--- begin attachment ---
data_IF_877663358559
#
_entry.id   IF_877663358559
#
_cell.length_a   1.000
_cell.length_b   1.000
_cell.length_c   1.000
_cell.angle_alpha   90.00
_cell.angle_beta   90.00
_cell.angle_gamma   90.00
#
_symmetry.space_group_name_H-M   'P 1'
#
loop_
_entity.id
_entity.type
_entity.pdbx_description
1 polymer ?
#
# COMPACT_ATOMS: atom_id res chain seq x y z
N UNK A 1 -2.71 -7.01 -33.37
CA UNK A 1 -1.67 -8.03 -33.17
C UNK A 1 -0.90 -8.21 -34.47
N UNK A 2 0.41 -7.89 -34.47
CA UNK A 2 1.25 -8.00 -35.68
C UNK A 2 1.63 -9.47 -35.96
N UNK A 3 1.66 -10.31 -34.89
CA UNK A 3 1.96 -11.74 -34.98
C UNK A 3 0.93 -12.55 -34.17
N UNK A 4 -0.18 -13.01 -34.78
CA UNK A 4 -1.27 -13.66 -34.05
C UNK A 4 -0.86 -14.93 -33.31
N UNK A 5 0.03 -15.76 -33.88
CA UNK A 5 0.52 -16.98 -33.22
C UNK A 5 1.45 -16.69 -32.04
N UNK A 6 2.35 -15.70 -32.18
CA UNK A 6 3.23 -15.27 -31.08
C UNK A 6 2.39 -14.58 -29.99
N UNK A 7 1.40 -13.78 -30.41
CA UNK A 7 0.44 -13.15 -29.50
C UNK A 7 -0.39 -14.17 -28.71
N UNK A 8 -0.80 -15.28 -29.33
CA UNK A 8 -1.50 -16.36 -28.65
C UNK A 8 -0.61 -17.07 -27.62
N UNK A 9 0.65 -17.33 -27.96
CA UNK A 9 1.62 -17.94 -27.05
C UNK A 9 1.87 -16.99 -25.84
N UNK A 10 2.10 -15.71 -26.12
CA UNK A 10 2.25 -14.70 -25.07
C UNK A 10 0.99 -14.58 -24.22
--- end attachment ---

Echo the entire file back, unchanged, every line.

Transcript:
data_IF_877663358559
#
_entry.id   IF_877663358559
#
_cell.length_a   1.000
_cell.length_b   1.000
_cell.length_c   1.000
_cell.angle_alpha   90.00
_cell.angle_beta   90.00
_cell.angle_gamma   90.00
#
_symmetry.space_group_name_H-M   'P 1'
#
loop_
_entity.id
_entity.type
_entity.pdbx_description
1 polymer ?
#
# COMPACT_ATOMS: atom_id res chain seq x y z
N UNK A 1 -2.71 -7.01 -33.37
CA UNK A 1 -1.67 -8.03 -33.17
C UNK A 1 -0.90 -8.21 -34.47
N UNK A 2 0.41 -7.89 -34.47
CA UNK A 2 1.25 -8.00 -35.68
C UNK A 2 1.63 -9.47 -35.96
N UNK A 3 1.66 -10.31 -34.89
CA UNK A 3 1.96 -11.74 -34.98
C UNK A 3 0.93 -12.55 -34.17
N UNK A 4 -0.18 -13.01 -34.78
CA UNK A 4 -1.27 -13.66 -34.05
C UNK A 4 -0.86 -14.93 -33.31
N UNK A 5 0.03 -15.76 -33.88
CA UNK A 5 0.52 -16.98 -33.22
C UNK A 5 1.45 -16.69 -32.04
N UNK A 6 2.35 -15.70 -32.18
CA UNK A 6 3.23 -15.27 -31.08
C UNK A 6 2.39 -14.58 -29.99
N UNK A 7 1.40 -13.78 -30.41
CA UNK A 7 0.44 -13.15 -29.50
C UNK A 7 -0.39 -14.17 -28.71
N UNK A 8 -0.80 -15.28 -29.33
CA UNK A 8 -1.50 -16.36 -28.65
C UNK A 8 -0.61 -17.07 -27.62
N UNK A 9 0.65 -17.33 -27.96
CA UNK A 9 1.62 -17.94 -27.05
C UNK A 9 1.87 -16.99 -25.84
N UNK A 10 2.10 -15.71 -26.12
CA UNK A 10 2.25 -14.70 -25.07
C UNK A 10 0.99 -14.58 -24.22